When I attempted to start exercising with my coworker we basically did the same thing. We wondered from weight machine to weight machine and spent some time on the Stairmaster gossiping. I don’t even know how long we actually were there that first workout. I don’t think we cared.  We were at the gym and that was something, right?

In fact it was such a good thing we felt we should reward ourselves for our hard work. How about the Olive Garden just around the corner? Yes, ma’am pasta and breadsticks sounds like a great idea after a “hard” workout. I don’t remember how many times we did that, treating ourselves to something after fledgling attempts at fitness. Needless to say, our workout plan didn’t last long. We didn’t see any results from those evening trips to the gym. So what was the point? The gym continued to bill me long after I stopped going, only stopping when they went out of business. Sound familiar?

I know better now but there are many other gym goers who still think and experience the same thing. I see them grabbing a calorie-dense post workout smoothie or treating themselves to over sized bagels or protein cookies. I see them frustrated at their lack of progress. It’s an easy trap to fall into. I know I’ve worked hard, so I deserve this little treat, they are telling themselves.  Meanwhile all their work is slowly undone by excess fat and sugar. When they step on the scale a day or 2 later they just can’t figure out what the problem is. I’m working so hard, they think to themselves, why isn’t the number on the scale going down? They haven’t done the work on getting real with food. They can’t see the connection.  The haven’t realized that the “reward factor” is what is holding them back from reaching their goals.

You can’t out train a bad diet.

Exercise doesn’t justify eating excessive amounts of food, no matter how “healthy” it is.

If you’ve hit a plateau or your body isn’t changing the way you want it too despite regular workouts you need to be honest about your food.

  • You can exercise all day long but if you refuel with too much of anything you won’t see the results you want.  You must balance calories in with calories out, no matter if these calories come from protein shakes or gluten free organic cookies.  Quality and quantity matter.
  • Exercise is not and should not be means to a reward. Don’t negotiate with yourself, saying that so much exercise equals so much ice cream or pizza. Exercise for the calorie burn but also for the joy of movement. Exercise to create shapely and strong muscles. Exercise to keep your body functioning at an optimal level. Exercise IS the reward.
  • The truth is you are probably burning fewer calories than you think during a workout.  Calorie calculators on many machines and web sites can be way off. Even our wearable activity trackers have a margin of error. Don’t use them as a justification for additional snacks or treats. Treats should be treats, without strings or guilt attached.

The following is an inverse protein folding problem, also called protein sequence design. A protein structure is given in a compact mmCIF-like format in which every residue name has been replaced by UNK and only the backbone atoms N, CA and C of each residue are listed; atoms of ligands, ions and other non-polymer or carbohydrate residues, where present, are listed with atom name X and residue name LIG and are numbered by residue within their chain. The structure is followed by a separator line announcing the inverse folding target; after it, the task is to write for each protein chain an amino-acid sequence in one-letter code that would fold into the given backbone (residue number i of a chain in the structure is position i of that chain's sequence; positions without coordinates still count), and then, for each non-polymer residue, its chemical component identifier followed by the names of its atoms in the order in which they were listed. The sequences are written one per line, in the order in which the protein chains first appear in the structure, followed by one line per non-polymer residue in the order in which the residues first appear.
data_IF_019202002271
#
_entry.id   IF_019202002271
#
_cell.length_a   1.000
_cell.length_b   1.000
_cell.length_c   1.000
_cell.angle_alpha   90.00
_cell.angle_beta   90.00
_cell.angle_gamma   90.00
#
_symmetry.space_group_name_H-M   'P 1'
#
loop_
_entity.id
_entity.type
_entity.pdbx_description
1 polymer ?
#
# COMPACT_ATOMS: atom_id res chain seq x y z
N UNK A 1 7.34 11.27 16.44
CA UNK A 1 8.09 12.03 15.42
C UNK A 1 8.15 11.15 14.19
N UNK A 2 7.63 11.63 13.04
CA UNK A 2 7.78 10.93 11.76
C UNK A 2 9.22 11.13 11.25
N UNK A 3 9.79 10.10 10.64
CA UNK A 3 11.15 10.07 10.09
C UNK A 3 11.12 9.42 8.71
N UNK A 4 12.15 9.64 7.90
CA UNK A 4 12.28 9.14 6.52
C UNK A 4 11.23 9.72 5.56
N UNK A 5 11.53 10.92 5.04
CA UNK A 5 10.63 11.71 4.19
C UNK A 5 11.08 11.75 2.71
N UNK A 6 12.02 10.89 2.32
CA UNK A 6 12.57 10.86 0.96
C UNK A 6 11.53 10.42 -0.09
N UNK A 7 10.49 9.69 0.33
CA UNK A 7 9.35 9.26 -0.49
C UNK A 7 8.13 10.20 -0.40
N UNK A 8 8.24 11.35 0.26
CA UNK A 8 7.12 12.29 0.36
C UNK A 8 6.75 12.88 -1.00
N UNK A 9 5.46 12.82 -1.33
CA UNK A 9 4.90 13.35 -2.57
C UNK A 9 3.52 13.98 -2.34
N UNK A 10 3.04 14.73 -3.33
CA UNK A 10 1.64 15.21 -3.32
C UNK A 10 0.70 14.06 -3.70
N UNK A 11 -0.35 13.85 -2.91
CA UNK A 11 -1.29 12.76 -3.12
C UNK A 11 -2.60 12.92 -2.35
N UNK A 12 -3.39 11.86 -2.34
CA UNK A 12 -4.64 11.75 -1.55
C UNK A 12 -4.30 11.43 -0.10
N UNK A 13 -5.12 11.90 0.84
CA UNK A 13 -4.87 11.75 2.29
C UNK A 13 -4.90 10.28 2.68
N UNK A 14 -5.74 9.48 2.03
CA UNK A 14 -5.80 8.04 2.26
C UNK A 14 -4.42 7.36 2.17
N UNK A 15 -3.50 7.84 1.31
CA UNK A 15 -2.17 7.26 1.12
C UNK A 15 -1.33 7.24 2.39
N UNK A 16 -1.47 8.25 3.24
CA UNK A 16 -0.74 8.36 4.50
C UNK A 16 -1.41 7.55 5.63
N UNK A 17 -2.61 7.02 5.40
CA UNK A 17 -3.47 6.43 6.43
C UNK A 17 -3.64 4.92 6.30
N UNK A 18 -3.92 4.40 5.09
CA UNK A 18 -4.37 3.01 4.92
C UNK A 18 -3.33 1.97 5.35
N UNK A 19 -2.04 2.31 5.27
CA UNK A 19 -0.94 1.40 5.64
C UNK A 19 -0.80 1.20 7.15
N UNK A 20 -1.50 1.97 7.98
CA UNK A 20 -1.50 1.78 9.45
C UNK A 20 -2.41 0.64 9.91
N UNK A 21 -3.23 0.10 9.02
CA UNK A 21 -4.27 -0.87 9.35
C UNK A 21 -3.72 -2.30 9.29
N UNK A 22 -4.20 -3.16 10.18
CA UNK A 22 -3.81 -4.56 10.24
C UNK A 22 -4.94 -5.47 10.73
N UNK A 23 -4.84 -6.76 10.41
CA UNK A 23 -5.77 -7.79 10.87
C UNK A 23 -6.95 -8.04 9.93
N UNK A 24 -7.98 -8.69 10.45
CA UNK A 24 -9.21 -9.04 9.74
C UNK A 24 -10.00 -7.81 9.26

Exercise is good for health and the calories burned will help you reach your fat loss goals. The key is to not use exercise as a justification for the foods you know aren’t good choices but want to consume anyway.  Refuel post workout, but do it with a balanced and healthy choice.

Have you had to overcome the reward factor? What caused your thinking to shift?

Great Gluten Free Vegan Eats from Around the World Cookbook Review

When I started looking I was surprised at the number of vegan gluten free cookbooks on the market. I was worried my niche of reduced dairy and gluten would limit by choices but they were actually quite overwhelming. I was drawn to Allyson Kramer’s books by the gorgeous photos. I was drawn to the colors and textures coming alive in the pages before I even had a chance to read the mouth watering recipe descriptions.

Brian gave me her book, Great Gluten Free Vegan Eats from Around the World, last Christmas but I admit I hadn’t cooked out of it a great deal. The year kicked off with a flurry of new clients and projects (such is the life of a fitness professional). When busy I stick to my favorite tried and true quick dinners like the taco recipe from Tosca’s Eat Clean Diet Vegetarian Cookbook or this great lentil sloppy joe recipe that makes plenty of leftovers. Both recipes are done in 30 minutes or less.

In what may be my biggest criticism with the cookbook, most of her recipes appeared more complicated than I wished to attempt on a busy Wednesday night. For example, the English Cottage Pie is seemly simple dish but the multi step process requires at least 45 minutes of preparation time before it even hits the oven. I save it for Saturday nights when I have more time and need leftovers for the week.